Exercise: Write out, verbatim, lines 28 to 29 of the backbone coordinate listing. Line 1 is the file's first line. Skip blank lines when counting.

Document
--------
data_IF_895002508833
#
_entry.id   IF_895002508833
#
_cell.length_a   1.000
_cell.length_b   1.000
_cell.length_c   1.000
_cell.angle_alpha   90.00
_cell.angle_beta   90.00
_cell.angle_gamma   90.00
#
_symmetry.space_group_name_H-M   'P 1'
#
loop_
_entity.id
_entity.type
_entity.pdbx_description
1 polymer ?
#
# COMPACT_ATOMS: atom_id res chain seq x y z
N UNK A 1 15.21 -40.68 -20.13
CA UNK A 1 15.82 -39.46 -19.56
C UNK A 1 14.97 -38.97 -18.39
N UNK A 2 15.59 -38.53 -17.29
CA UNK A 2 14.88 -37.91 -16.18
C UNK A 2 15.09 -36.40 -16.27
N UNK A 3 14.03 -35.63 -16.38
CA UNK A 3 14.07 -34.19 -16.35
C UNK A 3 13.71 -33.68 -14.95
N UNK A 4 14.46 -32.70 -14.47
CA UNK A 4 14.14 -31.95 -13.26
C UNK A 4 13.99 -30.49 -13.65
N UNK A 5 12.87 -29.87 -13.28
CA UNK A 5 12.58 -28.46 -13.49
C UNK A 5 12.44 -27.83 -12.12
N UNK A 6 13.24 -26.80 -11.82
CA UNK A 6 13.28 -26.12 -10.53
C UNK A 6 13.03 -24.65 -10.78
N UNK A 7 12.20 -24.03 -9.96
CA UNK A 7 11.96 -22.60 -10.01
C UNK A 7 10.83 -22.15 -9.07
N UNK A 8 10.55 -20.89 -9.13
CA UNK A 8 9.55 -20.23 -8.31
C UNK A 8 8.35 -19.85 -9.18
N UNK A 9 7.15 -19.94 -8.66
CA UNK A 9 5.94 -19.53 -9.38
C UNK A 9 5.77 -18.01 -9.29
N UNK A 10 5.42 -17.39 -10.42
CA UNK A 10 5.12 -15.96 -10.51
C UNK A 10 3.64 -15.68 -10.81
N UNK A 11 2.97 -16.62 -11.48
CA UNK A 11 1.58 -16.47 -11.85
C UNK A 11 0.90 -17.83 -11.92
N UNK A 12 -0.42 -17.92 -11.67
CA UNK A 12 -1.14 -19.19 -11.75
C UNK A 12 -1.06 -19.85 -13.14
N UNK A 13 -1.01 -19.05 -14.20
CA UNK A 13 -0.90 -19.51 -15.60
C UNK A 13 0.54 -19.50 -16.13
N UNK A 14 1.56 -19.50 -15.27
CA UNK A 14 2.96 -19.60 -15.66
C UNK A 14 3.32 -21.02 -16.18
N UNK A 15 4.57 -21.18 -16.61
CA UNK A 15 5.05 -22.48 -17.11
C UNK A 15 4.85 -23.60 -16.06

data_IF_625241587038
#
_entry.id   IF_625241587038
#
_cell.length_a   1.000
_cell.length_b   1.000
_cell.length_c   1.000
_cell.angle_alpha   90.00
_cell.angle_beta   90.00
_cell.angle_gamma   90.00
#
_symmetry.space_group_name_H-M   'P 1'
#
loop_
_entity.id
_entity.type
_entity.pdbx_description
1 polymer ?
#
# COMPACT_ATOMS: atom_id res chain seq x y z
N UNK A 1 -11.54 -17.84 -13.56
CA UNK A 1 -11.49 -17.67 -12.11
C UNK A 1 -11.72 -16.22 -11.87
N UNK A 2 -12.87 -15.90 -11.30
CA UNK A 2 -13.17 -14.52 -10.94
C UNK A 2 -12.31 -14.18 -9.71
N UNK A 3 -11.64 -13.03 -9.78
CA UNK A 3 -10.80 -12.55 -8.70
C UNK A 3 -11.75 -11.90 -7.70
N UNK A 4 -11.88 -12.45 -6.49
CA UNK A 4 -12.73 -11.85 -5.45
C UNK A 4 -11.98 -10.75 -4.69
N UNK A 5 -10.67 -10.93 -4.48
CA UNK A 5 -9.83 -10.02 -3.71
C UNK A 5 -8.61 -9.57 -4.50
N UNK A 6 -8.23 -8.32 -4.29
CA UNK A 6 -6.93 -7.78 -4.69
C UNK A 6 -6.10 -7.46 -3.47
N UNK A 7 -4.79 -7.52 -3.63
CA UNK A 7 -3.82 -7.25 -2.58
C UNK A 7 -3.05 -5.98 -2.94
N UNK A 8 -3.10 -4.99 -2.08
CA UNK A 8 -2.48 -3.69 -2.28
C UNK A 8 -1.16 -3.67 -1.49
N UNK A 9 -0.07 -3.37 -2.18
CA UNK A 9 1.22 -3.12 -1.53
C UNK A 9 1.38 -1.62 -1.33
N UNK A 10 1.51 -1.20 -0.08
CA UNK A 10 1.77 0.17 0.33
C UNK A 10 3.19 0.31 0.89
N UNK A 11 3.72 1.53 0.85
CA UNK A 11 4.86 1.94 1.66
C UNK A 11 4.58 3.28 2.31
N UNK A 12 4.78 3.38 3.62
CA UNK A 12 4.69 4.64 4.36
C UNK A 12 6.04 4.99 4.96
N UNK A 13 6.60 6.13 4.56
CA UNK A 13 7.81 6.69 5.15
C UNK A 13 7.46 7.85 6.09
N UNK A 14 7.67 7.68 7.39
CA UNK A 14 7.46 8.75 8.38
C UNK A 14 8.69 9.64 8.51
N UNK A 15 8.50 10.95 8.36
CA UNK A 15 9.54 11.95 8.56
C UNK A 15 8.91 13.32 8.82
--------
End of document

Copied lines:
CA UNK A 3 14.07 -34.19 -16.35
C UNK A 3 13.71 -33.68 -14.95